Previous Theory of Leader Growth
For many years it was believed that lightning initiates as a leader of charge that grows out of a main charge region of the same polarity. If you visualize a water balloon filled with water representing negative charge, poking a hole in the water balloon would allow a narrow stream of water (a negative leader) to flow. This leader of negative charge would flow to the ground, and upon contact with the oppositely charged ground, drain this charge downward in the form of a return stroke. Following the return stroke, there would be less negative charge in the main charge region. The figures below visually show this concept.
Current Understanding of Leader Growth
In 1960, Heinz Kasemir proposed that lightning develops as a bidirectional leader with a positive and negative end and zero net charge along the leader. This revolutionary theory was highly opposed until the late 1980s when analysis of data from lightning strikes to instrumented research aircraft showed that lightning did in fact initiate as a bidirectional and bipolar leader from two spatial separate parts of the aircraft. Development of 3-dimensional lightning mapping technology in the early 2000s showed that lightning initiates between thunderstorm charge regions and bidirectional leaders propagate into charge regions of opposite polarity. Specifically, lightning initiates and grows as a bidirectional leader with the positive end propagating toward and into a negative charge region and the negative end propagating toward and into a positive charge region. More recently high-speed cameras have recorded the initiation and development of bidirectional lightning leaders outside of storms near previously formed lightning channels. Analysis of these videos clearly show the initiation, bidirectional development and identifiably different behavior exhibited by the positive and negative ends of the leaders.
The high-speed video below shows a rare example of bidirectional leader development near a previously formed positive leader channel. From the initiation point the negative end of the new leader branches multiple times and exhibits clear stepping behavior, whereas the positive end does not branch and propagates in a more continuous fashion. One of the negative branches of the newly formed bipolar leader connects with the positive channel forming a new positive leader branch.
Even though scientists now know that naturally-occurring lightning is a bidirectional leader with opposite polarity ends, one of the fundamental questions of how these leaders start is still unclear. The question of how lightning initiates is still unclear because the measured electric fields inside thunderstorms are not high enough to cause spontaneous ionization (breakdown) of the ambient air. Therefore, some other mechanism is likely contributing to the initiation. Two of the leading theories are:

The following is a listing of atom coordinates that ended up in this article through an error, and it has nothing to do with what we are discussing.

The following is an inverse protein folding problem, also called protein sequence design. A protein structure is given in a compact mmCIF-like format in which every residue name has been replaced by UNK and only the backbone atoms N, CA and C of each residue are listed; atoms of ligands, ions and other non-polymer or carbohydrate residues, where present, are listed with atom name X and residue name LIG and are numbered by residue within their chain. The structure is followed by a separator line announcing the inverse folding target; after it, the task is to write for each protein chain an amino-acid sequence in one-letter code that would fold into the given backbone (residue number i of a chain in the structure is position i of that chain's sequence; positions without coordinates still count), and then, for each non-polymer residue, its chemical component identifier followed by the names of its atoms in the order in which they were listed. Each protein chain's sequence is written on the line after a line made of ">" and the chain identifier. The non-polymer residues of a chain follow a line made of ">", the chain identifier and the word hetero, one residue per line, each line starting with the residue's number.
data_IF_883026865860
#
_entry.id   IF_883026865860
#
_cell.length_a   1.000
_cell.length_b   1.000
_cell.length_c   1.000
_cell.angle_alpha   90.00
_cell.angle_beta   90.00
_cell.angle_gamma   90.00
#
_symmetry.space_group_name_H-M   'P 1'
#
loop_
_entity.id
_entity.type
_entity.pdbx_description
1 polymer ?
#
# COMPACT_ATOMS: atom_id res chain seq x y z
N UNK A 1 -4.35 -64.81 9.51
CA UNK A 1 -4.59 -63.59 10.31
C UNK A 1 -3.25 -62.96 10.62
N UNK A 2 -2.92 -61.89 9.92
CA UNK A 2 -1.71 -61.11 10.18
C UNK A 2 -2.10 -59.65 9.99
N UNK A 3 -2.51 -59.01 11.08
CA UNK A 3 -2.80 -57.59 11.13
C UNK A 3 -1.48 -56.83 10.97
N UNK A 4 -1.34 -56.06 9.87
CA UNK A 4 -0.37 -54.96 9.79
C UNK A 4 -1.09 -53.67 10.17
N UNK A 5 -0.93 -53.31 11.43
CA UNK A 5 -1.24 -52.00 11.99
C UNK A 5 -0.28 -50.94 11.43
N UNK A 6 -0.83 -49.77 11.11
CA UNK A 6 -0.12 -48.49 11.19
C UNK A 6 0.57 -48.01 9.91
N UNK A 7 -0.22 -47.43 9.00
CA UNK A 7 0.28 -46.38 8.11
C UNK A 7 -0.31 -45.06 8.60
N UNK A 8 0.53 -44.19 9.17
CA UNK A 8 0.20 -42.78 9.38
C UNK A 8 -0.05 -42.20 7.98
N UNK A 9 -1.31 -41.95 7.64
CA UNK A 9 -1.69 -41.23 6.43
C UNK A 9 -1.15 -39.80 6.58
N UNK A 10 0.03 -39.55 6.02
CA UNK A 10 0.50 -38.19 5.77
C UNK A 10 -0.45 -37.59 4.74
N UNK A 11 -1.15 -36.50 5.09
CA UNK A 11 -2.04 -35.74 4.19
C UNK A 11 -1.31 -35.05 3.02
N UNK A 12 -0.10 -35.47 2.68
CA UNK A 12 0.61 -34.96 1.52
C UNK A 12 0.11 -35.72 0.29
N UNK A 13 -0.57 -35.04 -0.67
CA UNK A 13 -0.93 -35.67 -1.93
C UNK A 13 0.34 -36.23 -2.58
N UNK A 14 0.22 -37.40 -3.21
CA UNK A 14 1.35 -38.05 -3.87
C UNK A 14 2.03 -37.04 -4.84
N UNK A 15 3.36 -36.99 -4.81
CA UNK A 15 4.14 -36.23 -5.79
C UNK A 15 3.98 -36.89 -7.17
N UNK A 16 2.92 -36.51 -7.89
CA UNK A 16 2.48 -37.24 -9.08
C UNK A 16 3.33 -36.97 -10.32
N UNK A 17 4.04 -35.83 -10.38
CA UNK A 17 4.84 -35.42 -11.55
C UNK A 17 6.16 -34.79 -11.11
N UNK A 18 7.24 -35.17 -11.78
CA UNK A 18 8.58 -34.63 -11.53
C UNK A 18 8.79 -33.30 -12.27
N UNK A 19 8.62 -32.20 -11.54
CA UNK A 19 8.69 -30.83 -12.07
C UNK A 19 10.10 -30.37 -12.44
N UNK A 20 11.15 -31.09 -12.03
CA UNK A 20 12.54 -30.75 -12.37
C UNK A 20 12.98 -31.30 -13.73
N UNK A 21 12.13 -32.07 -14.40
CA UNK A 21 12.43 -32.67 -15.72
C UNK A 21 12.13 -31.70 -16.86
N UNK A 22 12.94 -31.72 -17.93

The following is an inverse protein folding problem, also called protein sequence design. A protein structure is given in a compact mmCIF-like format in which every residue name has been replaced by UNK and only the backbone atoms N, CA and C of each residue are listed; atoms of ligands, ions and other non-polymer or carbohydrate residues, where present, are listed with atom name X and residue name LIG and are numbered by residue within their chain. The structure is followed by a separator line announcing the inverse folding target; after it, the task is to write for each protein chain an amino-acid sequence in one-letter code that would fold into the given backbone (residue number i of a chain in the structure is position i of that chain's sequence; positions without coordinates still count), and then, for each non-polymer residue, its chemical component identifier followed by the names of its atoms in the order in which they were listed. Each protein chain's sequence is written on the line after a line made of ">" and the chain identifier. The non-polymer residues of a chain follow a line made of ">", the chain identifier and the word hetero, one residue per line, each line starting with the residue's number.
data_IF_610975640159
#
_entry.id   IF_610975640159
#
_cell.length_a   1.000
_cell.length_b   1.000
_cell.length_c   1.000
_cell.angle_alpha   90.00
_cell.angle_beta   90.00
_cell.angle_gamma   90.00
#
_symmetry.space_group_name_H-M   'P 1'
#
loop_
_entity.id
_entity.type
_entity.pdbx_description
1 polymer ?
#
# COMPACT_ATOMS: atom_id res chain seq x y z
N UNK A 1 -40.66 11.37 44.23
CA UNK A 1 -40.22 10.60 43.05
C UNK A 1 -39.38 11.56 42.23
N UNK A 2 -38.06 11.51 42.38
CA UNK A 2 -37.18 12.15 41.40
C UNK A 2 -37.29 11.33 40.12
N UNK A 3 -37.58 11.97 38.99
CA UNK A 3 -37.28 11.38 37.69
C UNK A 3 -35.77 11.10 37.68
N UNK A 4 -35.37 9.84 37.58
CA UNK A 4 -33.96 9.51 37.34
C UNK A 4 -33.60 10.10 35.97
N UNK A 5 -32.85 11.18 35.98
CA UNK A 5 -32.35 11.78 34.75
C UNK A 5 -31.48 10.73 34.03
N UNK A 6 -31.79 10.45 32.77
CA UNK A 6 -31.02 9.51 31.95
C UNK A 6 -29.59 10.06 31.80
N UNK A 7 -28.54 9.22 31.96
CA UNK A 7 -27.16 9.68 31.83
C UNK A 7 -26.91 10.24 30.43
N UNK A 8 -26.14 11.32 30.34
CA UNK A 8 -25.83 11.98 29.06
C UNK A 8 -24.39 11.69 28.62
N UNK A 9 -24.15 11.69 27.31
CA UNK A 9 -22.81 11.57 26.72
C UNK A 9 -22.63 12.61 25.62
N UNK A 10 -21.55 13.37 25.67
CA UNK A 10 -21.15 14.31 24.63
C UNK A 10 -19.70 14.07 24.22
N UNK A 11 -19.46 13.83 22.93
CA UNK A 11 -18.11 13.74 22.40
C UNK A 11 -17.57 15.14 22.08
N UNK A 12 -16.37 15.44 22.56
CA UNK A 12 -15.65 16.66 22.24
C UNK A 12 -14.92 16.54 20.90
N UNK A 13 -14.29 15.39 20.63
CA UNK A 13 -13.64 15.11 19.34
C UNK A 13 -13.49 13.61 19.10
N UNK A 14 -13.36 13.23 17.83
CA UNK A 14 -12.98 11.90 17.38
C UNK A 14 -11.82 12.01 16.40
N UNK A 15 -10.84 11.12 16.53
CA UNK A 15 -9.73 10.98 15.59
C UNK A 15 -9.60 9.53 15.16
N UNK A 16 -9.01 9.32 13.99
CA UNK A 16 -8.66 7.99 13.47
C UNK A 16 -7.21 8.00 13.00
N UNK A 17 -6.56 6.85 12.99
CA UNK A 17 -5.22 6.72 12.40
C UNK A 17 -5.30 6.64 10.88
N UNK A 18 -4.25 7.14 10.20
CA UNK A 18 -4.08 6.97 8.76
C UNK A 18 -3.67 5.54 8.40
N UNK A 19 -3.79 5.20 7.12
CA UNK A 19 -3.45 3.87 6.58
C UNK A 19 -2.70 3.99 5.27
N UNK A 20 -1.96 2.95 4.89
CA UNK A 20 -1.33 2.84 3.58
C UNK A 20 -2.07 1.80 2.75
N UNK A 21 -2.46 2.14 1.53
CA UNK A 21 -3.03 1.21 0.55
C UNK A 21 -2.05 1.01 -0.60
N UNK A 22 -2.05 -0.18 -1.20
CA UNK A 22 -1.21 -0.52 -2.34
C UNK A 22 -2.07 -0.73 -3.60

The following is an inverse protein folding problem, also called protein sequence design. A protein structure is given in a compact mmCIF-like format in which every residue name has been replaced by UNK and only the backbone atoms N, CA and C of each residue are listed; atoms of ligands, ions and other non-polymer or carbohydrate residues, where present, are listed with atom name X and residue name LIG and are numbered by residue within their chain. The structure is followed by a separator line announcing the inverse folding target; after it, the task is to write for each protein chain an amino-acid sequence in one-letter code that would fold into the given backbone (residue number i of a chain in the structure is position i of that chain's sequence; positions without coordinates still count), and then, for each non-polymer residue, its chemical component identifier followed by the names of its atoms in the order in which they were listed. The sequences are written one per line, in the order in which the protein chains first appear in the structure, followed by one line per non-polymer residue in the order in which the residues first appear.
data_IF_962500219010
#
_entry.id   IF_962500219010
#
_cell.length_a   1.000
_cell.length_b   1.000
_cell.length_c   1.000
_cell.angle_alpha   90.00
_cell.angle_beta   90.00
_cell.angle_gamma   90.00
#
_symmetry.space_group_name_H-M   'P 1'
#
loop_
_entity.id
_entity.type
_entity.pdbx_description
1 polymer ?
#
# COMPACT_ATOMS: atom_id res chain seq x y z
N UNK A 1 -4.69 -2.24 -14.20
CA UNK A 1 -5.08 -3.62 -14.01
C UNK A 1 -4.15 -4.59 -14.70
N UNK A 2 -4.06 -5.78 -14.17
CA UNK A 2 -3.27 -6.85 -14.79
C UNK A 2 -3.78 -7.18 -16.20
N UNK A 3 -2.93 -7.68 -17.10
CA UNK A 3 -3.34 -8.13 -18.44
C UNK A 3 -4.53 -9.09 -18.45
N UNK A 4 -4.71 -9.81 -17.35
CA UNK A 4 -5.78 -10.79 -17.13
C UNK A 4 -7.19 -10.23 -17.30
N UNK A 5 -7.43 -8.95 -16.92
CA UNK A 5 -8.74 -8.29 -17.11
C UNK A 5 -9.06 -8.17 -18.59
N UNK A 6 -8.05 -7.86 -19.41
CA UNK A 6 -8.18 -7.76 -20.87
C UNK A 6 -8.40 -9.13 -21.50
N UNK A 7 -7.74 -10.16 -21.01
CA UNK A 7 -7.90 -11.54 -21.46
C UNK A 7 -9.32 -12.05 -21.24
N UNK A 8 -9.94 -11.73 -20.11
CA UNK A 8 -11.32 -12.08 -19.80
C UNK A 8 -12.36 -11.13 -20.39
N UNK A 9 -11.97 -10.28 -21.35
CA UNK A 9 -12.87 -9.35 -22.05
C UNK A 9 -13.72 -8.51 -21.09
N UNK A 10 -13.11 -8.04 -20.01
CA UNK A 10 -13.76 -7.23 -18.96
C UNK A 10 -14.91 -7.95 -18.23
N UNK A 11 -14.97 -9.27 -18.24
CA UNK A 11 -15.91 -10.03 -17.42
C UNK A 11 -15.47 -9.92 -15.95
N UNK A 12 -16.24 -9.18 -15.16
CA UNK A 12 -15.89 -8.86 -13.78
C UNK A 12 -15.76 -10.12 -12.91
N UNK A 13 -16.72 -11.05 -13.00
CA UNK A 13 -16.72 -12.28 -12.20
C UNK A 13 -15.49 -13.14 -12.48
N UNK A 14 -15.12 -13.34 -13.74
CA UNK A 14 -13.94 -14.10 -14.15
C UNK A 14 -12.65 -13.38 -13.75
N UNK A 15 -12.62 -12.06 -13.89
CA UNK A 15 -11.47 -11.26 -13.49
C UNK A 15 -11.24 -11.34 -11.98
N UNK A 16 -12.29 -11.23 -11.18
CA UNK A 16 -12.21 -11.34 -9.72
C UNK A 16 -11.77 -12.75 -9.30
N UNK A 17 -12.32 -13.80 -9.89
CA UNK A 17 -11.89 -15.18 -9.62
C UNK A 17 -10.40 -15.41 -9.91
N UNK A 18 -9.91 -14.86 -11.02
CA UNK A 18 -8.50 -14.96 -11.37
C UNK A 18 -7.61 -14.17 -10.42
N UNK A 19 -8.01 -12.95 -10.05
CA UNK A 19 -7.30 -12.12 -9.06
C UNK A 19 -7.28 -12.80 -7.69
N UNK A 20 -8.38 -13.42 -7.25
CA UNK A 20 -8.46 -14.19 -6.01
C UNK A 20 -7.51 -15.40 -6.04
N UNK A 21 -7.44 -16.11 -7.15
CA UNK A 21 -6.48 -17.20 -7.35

- Enhancement of the electric field locally due to the shape and/or possibly concentration and arrangement of hydrometeors in a strong electric field. The local enhancement of the electric field may allow for spontaneous breakdown of the ambient air thus initiating the leader.
- Initial ionization of the air due to cosmic rays, which starts the breakdown and leader formation.
Measuring the electric field, specifically at the initiation point of a lightning flash is very challenging and visually observing it is nearly impossible since it usually occurs inside the storm cloud. Therefore, this fundamental aspect of lightning (i.e., lightning initiation) has yet to be fully understood.
Recent research findings suggest that the very first initiation process of a lightning flash may involve the development of very fast (10,000s of km/s) positive streamer activity, which sets the stage for bipolar leader development. Streamers are not thermalized like leaders and therefore are not hot, however, ionization occurs as well as current flow and streamers can develop into leaders.
Once leaders due develop, they grow bidirectionally as a channel of extremely hot, ionized air known as plasma that contains a surplus of electrons and negative ions at one end (the negative end shown in blue below) and with positive ions and a deficit of electrons on the other end (the positive end shown in red below).
With the knowledge that lightning is bidirectional, we will next explain the different behavior exhibited by each polarity and the types of lightning flashes that take place due to this development.
Next section: Positive and Negative Leaders Behave Differently
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